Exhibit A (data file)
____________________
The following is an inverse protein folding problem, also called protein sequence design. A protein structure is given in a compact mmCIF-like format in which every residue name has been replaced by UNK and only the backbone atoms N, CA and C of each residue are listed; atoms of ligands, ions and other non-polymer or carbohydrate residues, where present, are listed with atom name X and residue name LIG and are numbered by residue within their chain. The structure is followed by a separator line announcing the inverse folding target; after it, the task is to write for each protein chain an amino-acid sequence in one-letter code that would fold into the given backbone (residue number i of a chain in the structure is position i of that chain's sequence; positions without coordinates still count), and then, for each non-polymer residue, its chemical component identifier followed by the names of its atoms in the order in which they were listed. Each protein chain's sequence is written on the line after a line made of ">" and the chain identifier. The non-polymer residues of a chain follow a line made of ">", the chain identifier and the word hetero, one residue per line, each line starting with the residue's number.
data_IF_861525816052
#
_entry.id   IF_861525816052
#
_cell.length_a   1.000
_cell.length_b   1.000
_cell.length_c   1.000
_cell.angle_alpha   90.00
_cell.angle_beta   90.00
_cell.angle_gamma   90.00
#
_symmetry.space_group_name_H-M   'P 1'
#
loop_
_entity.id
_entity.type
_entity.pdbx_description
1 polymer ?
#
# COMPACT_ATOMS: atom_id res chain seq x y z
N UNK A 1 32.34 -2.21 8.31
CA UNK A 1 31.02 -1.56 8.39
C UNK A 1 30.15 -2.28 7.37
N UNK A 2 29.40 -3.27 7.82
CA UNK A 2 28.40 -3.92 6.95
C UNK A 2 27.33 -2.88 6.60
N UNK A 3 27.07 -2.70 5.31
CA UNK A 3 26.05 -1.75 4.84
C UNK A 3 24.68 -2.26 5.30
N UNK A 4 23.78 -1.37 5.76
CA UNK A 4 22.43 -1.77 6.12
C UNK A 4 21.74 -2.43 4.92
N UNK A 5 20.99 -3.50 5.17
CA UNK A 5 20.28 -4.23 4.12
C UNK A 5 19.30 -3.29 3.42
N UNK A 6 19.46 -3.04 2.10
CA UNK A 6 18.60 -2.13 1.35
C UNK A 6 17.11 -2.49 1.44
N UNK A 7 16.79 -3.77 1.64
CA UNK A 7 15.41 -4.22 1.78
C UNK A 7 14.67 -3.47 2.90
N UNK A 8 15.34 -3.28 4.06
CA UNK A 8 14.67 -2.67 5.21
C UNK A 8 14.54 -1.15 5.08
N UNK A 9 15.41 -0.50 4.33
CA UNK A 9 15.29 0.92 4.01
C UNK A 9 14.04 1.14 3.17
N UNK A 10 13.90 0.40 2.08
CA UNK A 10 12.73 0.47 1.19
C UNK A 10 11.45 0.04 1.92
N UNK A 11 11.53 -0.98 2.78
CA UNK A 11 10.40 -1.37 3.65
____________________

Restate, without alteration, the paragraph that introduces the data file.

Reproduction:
The following is an inverse protein folding problem, also called protein sequence design. A protein structure is given in a compact mmCIF-like format in which every residue name has been replaced by UNK and only the backbone atoms N, CA and C of each residue are listed; atoms of ligands, ions and other non-polymer or carbohydrate residues, where present, are listed with atom name X and residue name LIG and are numbered by residue within their chain. The structure is followed by a separator line announcing the inverse folding target; after it, the task is to write for each protein chain an amino-acid sequence in one-letter code that would fold into the given backbone (residue number i of a chain in the structure is position i of that chain's sequence; positions without coordinates still count), and then, for each non-polymer residue, its chemical component identifier followed by the names of its atoms in the order in which they were listed. Each protein chain's sequence is written on the line after a line made of ">" and the chain identifier. The non-polymer residues of a chain follow a line made of ">", the chain identifier and the word hetero, one residue per line, each line starting with the residue's number.